The National Immunisation Advisory Committee says temporarily suspending the use of the AstraZeneca COVID-19 vaccine was a difficult decision, but it was the safest thing to do.
NIAC recommended that the use of the inoculation made by the company should be "temporarily deferred" in Ireland from this morning.
The advice comes following information from the Norwegian Medicines Agency of four new reports of "serious blood clotting events" in adults after the vaccine had been administered.
A spokesperson for AstraZeneca defended the safety of its vaccine, stating that an analysis of its safety data which "covers reported cases from more than 17 million doses of vaccine administered has shown no evidence of an increased risk of pulmonary embolism, deep vein thrombosis or thrombocytopenia".
NIAC stated that there have been no reports so far of blood clotting events similar to those in Norway here in Ireland, despite more than 117,000 doses of its vaccine being administered.
The Committee added that the European Medicines Agency (EMA) has been investigating a number of reports of clotting events following vaccination with AstraZeneca vaccine and that further information is expected in the next few days.
It said in a statement: "The possible relationship between these events and the COVID-19 Vaccine AstraZeneca is uncertain and is being investigated.
"It is very important that all potential rare events are rigorously and swiftly investigated so we can support public confidence.
"In light of this new information and pending receipt of further information from the EMA, on a precautionary principle it is recommended to temporarily defer administration of COVID-19 Vaccine AstraZeneca as of today, Sunday 14 March 2021."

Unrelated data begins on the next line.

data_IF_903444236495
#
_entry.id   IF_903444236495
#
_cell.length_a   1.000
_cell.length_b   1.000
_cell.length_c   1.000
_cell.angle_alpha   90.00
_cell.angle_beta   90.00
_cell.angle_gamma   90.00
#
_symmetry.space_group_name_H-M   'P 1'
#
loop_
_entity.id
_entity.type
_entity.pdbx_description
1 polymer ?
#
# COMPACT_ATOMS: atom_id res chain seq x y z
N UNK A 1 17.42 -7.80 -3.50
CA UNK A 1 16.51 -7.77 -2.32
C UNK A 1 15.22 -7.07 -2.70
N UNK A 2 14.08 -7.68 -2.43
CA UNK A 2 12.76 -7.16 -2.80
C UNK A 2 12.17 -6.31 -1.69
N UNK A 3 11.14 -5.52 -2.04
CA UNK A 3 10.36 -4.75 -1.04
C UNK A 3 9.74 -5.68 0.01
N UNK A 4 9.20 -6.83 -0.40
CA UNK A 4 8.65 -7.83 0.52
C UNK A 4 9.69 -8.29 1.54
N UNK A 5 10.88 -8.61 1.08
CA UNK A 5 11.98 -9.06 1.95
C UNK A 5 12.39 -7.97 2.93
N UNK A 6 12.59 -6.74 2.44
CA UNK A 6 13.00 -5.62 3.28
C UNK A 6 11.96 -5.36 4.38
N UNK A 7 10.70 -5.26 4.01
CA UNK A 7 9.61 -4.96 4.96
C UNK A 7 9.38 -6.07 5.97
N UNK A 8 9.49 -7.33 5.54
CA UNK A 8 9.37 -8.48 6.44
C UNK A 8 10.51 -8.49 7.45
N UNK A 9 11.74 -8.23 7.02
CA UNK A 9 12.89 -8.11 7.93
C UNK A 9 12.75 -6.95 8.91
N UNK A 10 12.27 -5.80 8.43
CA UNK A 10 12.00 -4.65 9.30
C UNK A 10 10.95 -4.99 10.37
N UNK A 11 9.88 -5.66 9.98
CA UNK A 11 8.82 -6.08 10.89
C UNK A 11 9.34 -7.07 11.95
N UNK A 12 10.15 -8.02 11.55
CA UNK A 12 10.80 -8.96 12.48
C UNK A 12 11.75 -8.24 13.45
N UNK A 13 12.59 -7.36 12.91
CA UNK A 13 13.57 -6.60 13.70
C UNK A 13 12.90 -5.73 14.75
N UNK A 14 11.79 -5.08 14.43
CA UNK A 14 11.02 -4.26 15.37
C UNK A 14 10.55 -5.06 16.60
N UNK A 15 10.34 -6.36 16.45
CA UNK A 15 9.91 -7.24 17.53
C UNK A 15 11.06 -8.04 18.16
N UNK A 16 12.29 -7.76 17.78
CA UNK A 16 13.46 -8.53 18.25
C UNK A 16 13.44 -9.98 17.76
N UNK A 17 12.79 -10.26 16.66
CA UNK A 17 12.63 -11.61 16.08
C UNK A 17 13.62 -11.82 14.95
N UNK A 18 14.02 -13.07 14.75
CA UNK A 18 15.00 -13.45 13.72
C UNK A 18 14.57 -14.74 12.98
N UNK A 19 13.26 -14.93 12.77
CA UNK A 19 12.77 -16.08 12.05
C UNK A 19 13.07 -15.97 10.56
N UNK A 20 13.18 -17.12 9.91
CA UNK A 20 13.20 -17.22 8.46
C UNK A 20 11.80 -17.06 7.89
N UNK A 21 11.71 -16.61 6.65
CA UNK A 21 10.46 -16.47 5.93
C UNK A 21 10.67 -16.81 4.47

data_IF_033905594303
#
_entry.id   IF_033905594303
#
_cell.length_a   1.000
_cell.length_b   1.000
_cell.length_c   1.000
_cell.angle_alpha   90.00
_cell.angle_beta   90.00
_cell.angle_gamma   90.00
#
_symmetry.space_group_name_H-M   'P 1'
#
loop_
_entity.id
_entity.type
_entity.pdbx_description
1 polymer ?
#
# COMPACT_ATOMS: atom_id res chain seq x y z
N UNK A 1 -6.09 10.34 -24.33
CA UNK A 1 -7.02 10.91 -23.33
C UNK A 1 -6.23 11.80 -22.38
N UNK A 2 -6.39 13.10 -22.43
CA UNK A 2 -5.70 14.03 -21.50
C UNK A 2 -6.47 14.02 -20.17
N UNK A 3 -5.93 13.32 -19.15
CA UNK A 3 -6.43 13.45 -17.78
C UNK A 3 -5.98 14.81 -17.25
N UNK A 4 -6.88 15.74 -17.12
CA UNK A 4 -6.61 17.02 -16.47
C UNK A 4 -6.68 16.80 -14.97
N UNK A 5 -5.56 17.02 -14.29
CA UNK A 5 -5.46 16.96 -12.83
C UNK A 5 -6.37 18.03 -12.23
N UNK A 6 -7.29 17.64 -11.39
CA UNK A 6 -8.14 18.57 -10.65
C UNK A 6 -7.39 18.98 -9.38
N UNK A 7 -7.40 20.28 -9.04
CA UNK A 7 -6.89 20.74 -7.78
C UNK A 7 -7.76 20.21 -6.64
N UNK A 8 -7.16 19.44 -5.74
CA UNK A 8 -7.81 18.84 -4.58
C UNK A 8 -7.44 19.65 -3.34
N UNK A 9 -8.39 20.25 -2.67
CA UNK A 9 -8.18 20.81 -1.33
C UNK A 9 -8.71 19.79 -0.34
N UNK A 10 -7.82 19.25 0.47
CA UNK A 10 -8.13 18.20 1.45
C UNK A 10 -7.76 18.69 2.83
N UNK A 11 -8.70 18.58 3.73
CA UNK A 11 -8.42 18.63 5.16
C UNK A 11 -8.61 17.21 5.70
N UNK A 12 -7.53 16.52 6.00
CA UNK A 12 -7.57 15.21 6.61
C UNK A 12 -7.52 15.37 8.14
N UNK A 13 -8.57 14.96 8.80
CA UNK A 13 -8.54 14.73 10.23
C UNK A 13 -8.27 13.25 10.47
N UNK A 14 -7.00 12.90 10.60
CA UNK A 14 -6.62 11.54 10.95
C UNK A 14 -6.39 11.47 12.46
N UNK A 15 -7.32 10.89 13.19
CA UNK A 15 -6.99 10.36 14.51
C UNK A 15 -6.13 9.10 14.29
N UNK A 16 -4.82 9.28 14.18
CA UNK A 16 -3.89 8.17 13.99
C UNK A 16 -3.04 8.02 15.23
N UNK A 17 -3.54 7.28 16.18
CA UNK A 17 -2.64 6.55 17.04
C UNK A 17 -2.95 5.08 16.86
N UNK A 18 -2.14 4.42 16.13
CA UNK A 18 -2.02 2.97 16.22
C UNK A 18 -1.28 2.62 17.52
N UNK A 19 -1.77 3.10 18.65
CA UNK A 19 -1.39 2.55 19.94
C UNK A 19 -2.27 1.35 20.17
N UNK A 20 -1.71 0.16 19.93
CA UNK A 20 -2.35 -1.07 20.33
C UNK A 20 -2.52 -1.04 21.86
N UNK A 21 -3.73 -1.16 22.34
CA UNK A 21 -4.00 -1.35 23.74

Chairperson of NIAC, Professor Karina Butler, told On The Record with Gavan Reilly it had been "a very difficult last 16 hours".
She said reports of clotting events first emerged in Austria earlier this week, followed by similar reports from Denmark.
These were investigated by the EMA, by the UK agency and by AstraZeneca and they concluded "overall, in terms of the clotting events, if anything they were lower than you would expect in the population if you took the overall numbers", Professor Butler explained.
At that stage, NIAC assessed that any risk associated with the vaccine was "very, very remote".
"What changed was that late yesterday evening, there was an alert from Norway to the HPRA here that there had been what seemed like a cluster of four very serious clotting events, three of which involved clots in the brain and one fatal," she said.
"They were similar to some very sporadic events that had happened throughout Europe at a very low number.
"Then there was a question, was there the possibility of a relationship with the vaccine with something that was rare but very serious and could have significant outcomes."
NIAC then considered "where does the balance lie", but added that the current reports represent a "safety signal" as there is not enough information as yet on the relationship between the vaccine and any potential blood clots.
'The safest thing to do'
Professor Butler added that the decision to temporarily defer the vaccine's use in Ireland was therefore necessary until further detail becomes available.
"Above all, we want to maintain confidence in the vaccine programme so that people can feel that what they're getting is safe, that any serious safety signal is being thoroughly investigated, and if they're getting the vaccine they can know that it is the absolute best thing for them to do at that time.
"So very difficult to pause, but the right thing to do at this point in time.
"We felt that the safest thing to do was to pause and we hope that pause will be a very short pause.
"We definitely are looking for understanding from people, understanding that we are trying to do the best thing to get the right vaccine to the right person at the right time."
Professor Butler added: "I really hope that in a week's time I'll be able to talk to you and say, look we reacted out of an absolute abundance of caution and now with retrospect, we can maybe say we overreacted, But I'm very happy that the confidence is there, that we can resume with this vaccine, which we know is very effective at preventing COVID and COVID itself can be a cause of clotting problems."